Cast iron, in the grade
normally used for items such as bearing housings, gearboxes or
machine beds, has a hardness of about 150 to 200 Brinell. With the
addition of alloying elements, usually chrome, nickel or copper, the
hardness can be increased to over 700 Brinell. This has opened up
the use of cast iron into areas where wear resistance was a crucial
requirement. Examples of these uses include mixer paddles, augurs
and dies in the clay industry, liner plates for ball mills and coal
chutes, wire guides for wire drawing and shotblast spares.
At the Foundry we have been producing wear resistant iron castings
for over twenty five years. As well as castings for wear resistant
applications, our customer base also covers the engineering,
decorative, architectural and artistic sectors and we can supply
castings from one off up to small to medium batch production using
Alkali Phenolic resin bonded sands. Our workforce of highly skilled moulders can work from complex loose pattern equipment, particularly
where low volumes are required, whilst our moulding line is suited
for batch production. Our long trading history, coupled with an
investment programme that has enabled us to keep up with modern
production methods and environmental legislation has meant that we
have been involved with many projects requiring abrasion resistant
castings and continue to be so.
All our wear resistant castings are produced to the current ISO
material specification, ISO 21988 2006, along with any further
certification which a customer may require. Our diverse customer
base has also given us experience in a wide range of other
applications for iron castings , including pumps and valves, forges,
foundries and rolling mills, automotive and aerospace, a wide range
of OEMs, quarries and mines, railways and rolling stock, local
authorities and artists and sculptors. We also have long term
trading relationships with local pattern makers, machine shops and
surface finishers which enable us to quote for the complete supply
of the finished Wear Resistant & Ni Hard Cast Iron Castings.
Wear resistance can be achieved in cast iron in two basic ways.
Firstly a normal grey iron can have small additions of copper,
molybdenum, vanadium or chrome added. These are usually up to 1% and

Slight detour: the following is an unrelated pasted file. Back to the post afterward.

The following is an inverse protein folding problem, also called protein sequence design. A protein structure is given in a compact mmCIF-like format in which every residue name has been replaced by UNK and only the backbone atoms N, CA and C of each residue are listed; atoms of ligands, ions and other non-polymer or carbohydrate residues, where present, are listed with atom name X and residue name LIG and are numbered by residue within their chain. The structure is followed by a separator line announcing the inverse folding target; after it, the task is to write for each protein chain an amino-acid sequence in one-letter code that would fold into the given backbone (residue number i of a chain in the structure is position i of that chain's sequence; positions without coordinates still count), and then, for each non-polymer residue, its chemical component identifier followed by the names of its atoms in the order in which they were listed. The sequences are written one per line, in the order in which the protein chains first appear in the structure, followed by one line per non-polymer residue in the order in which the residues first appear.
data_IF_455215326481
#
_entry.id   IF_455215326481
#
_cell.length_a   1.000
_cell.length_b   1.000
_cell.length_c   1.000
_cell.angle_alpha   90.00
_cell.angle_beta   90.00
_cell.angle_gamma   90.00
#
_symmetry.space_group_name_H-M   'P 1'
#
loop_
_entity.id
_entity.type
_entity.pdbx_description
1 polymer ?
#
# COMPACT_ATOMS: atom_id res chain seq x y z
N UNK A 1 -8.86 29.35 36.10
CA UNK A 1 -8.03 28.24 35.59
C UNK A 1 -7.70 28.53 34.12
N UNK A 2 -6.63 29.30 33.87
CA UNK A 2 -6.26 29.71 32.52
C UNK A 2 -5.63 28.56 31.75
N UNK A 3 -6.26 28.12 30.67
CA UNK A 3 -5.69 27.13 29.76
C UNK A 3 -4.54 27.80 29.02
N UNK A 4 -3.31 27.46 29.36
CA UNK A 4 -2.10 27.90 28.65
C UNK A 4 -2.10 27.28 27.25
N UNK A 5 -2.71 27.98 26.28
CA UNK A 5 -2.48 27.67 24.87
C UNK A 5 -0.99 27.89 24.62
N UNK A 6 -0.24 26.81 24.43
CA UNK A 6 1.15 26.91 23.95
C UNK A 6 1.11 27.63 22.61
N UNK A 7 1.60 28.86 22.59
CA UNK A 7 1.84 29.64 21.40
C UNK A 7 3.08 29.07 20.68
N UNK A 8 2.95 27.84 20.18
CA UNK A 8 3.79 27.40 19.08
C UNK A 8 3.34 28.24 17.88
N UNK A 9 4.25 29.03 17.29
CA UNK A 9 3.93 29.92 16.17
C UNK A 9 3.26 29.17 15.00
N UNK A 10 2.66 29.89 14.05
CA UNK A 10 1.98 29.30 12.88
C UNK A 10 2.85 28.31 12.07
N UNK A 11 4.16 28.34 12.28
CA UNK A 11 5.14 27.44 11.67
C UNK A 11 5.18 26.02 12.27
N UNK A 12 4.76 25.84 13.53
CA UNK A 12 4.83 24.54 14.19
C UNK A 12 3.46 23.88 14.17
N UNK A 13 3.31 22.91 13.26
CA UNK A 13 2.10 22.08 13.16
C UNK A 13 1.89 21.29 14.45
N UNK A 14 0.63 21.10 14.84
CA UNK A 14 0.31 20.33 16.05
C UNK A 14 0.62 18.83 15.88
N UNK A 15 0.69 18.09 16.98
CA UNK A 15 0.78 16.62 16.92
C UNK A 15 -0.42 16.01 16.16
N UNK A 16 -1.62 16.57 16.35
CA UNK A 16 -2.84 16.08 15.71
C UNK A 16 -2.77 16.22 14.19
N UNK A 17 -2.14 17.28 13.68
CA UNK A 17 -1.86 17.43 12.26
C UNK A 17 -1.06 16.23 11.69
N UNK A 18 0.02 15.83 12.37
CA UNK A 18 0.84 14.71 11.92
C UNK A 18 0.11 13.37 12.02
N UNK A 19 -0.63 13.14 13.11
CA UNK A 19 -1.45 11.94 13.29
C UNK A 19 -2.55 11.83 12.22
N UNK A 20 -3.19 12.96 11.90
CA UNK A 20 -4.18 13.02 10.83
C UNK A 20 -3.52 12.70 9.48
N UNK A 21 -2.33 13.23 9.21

can increase the hardness from a base of about 150 Brinell up to 200
to 300 Brinell by promoting the formation of pearlite in the
casting, particularly if the carbon and silicon levels are
controlled to the lower end of the desired range. If these
hardness’s are sufficient, this method has the advantage that the
resultant alloy is still machineable.
The second method involves the use of chrome and nickel in much
higher quantities, the chrome content being as high as 28% to create
a structure that includes a high proportion of primary carbides.
Although a lot of chrome iron castings are supplied in the as cast
state, these alloys are heat treatable, which promotes the growth of
secondary carbides, and can attain hardness’s as high as 700 Brinell.
Tempering can be used to increase the toughness. This second method
is, unfortunately, only machineable using special techniques and
cutting processes which usually results in castings that are cast to
size. Where fixings are required it is possible to cast in threaded
bars or blocks of steel that can be drilled and tapped after the
casting is made to give fixing and location points.
There are a number of ways of describing this highly alloyed type of
iron – Chrome Iron, Wear Resistant Iron, Ni Hard or 28% Chrome being
the more common ones, along with a range of national and
international standards. This can cause some confusion and at Durham
Foundry we are happy to advice on a suitable grade that will give
the wear resistance required. One side effect of the levels of
chrome and nickel used in these grades is that they can have good
corrosion resistance which can lead to alternative applications.
Also, given the inherently higher melting point of chrome compared
to cast iron, they can be used for heat resistant castings,
particularly if the carbon content is controlled to the lower end of
the permissible range in some of the 28% chrome grades. These heat
resistant versions have applications in castings such as fire bars
and grate assemblies in stoves.